The Yuan Keeps Running
Financial markets reward the consolidation of the Chinese recovery
Published by Alba Di Rosa. .Exchange rate Dollar Euro Uncertainty Oil Chinese yuan Exchange rate risk Foreign markets Covid-19 Great Lockdown Exchange rates
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The strengthening of the Chinese yuan, that we reported in a September article ("The Ascent of the Yuan: a Change of Strategy?"), keeps going. Looking at the exchange rate against the dollar, which has been strengthening since early summer, we can see that it is now back to mid-2018 levels. Today, the exchange rate closed at 6.58 yuan per dollar, a slight decline from last week's 6.56 yuan per dollar.
The factors identified in September continue to support the dynamics of the Asian currency: in fact, the Chinese economic recovery is consolidating, unlike other major economies which are now struggling with the new wave of Covid-19 infections; the weakness of the greenback is also confirmed.
Economic recovery. In the eyes of investors, China is proving particularly attractive for the recovery of economic activity and growth levels, while the West is still struggling with Covid-19.
One of the main factors driving the Asian country's recovery is foreign trade: data from the National Bureau of Statistics of China show that, in the first 10 months of 2020, Chinese exports grew by 2.4% YoY. In October, China's exports marked a remarkable +7.6% compared to October 2019.
The domestic market has also consolidated the recovery trend already noticed in the previous months: retail sales of consumer goods increased in October by 4.3% YoY, with a positive YoY variations since August. Even more solid is the rebound of the industrial production, which has shown positive YoY variations since April (+6.9% in October) and accumulates, for the first 10 months of the year, a 1.8% growth rate compared to the same period of the previous year.
Looking at macroeconomic data, China's GDP shows a YoY growth of 4.9% in Q3, bringing overall economic growth in the first three quarters to positive territory (+0.7% YoY). The West, on the other hand, continues to falter: the European Union's GDP fell by 4.3% in Q3-2020 YoY (source: Eurostat), while a lower fall of 2.9% was recorded for the United States, according to the last estimates of the U.S. Bureau of Economic Analysis.
Financial markets' enthusiasm.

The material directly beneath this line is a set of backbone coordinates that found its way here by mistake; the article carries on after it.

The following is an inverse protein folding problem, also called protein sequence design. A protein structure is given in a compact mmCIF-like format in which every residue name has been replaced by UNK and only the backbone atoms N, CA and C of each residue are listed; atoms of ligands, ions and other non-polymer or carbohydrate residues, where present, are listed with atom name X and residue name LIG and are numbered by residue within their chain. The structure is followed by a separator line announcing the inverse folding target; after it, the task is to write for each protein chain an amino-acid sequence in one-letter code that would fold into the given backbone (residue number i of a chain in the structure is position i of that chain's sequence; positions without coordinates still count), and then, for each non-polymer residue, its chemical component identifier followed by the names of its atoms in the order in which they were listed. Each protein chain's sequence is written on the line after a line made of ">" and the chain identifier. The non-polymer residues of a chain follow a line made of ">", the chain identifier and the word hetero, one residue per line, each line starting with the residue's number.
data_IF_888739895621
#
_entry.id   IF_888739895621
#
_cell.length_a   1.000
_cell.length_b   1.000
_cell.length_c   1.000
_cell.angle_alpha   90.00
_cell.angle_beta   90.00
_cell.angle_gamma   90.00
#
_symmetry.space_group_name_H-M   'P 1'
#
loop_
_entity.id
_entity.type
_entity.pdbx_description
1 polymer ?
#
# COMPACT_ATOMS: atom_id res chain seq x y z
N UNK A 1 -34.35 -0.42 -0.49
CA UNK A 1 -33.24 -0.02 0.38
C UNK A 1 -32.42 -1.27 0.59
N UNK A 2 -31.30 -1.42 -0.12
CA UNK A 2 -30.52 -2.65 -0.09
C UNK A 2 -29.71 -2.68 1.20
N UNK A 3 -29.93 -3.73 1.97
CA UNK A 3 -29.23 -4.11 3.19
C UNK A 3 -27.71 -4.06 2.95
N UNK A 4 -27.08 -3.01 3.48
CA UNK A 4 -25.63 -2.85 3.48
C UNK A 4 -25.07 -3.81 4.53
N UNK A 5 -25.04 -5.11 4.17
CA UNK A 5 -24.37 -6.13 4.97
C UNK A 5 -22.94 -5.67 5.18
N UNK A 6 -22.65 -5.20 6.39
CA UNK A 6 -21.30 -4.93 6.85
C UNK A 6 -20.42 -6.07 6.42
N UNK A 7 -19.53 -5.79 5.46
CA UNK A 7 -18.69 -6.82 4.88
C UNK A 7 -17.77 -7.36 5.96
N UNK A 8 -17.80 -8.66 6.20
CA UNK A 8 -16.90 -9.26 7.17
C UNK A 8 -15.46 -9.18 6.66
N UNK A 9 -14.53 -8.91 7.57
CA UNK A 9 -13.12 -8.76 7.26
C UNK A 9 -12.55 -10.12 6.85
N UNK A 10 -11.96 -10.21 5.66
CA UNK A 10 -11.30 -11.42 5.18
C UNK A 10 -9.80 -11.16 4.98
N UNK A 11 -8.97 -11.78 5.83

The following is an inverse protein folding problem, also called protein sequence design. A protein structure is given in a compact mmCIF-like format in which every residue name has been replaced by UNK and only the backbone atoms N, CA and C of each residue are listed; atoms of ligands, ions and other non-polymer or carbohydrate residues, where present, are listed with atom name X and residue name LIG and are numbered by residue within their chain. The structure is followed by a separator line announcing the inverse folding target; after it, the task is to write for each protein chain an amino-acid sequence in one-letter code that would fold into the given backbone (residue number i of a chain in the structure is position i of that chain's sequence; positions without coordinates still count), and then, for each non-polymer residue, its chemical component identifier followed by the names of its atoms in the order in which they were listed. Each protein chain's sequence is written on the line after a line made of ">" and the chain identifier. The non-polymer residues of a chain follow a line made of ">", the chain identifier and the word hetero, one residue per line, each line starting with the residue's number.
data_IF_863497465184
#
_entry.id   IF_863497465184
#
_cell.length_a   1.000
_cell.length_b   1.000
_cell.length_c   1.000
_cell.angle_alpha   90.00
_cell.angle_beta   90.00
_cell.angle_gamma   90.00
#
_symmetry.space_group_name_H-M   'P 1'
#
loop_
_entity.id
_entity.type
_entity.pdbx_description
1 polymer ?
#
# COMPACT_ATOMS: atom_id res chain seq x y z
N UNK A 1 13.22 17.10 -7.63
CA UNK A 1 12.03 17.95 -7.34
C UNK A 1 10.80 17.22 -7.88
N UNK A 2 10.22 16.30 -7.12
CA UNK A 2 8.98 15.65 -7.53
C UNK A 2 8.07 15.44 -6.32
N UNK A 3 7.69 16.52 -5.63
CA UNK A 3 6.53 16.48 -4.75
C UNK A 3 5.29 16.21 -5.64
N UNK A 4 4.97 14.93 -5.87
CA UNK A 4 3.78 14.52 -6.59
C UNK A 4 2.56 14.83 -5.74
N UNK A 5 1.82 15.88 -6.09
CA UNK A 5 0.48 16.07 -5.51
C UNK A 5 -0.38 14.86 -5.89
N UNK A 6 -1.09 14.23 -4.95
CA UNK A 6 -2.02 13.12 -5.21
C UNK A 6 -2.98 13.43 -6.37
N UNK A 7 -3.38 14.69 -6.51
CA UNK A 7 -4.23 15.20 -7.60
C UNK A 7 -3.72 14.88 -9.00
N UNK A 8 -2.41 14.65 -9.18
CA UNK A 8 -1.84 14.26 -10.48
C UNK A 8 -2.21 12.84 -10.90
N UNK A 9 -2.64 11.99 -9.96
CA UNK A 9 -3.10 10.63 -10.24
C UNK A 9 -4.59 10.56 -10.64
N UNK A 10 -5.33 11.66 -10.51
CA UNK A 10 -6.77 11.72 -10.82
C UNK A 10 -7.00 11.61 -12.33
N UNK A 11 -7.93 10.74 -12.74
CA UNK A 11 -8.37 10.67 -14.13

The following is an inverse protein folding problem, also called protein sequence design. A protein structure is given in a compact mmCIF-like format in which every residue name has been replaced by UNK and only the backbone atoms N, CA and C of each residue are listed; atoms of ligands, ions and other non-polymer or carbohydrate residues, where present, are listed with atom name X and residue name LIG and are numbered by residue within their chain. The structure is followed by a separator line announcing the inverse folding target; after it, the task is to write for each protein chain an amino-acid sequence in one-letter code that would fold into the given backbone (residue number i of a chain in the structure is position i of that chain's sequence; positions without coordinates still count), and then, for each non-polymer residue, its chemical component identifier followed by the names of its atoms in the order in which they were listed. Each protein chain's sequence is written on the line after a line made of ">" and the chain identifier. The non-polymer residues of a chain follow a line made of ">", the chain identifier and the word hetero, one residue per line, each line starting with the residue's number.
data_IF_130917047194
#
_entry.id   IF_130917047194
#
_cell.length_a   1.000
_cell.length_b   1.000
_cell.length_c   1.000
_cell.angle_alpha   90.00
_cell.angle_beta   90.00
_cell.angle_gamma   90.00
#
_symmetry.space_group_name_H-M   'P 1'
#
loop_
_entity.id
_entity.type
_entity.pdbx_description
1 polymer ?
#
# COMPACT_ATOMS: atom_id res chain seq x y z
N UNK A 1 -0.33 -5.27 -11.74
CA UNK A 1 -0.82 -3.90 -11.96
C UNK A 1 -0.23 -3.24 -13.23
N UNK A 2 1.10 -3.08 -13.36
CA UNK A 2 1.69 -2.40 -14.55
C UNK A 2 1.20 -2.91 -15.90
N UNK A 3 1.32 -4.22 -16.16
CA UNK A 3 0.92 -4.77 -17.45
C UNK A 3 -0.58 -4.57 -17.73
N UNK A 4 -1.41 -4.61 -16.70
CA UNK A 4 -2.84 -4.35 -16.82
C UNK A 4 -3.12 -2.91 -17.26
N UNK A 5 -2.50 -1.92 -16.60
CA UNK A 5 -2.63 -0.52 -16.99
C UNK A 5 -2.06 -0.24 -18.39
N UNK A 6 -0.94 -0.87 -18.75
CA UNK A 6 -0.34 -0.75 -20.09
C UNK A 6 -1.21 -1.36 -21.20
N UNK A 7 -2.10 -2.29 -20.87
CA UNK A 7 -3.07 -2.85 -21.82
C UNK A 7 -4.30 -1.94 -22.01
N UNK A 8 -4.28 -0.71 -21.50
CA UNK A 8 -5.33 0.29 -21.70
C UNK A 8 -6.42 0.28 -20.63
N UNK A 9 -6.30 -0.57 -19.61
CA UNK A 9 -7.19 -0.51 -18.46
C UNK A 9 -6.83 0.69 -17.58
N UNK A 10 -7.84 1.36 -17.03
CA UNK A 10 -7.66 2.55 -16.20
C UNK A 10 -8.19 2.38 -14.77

The figures for the third quarter therefore seem, for the moment, to confirm the direction indicated by the International Monetary Fund in its October scenario: China will likely be the only one among the major economies to record a positive GDP growth rate already in the current year. These prospects, brighter than those faced by most countries, are therefore inevitably influencing investors' enthusiasm for the Asian Dragon, and thus indirectly supporting the yuan. In the same direction go the expectations of more relaxed trade relations with the United States during the Biden administration, as well as the higher yields offered by Chinese securities compared, for example, to the American counterparts.
Financial markets' mood has also been particularly euphoric in recent weeks, thanks to several announcements of potential vaccines against Covid-19 (Pfizer, Moderna, AstraZeneca-Oxford), thus supporting risk aversion. This mood has touched stock markets as well as the price of oil that, after an uncertain autumn, has recorded an increase of more than 15% in the last two weeks, supported by the hope that the return to normality linked to the distribution of vaccines may bring, in the medium term, the demand for oil back to pre-pandemic levels.
WTI and Brent, Spot Prices
Weakness of the dollar. Lastly, let us not forget that the bilateral yuan-dollar exchange rate inevitably benefits from a dollar that continues to be weak: the greenback's exchange rate against the euro is, in fact, once again approaching the threshold of 1.20, as it happened in early September.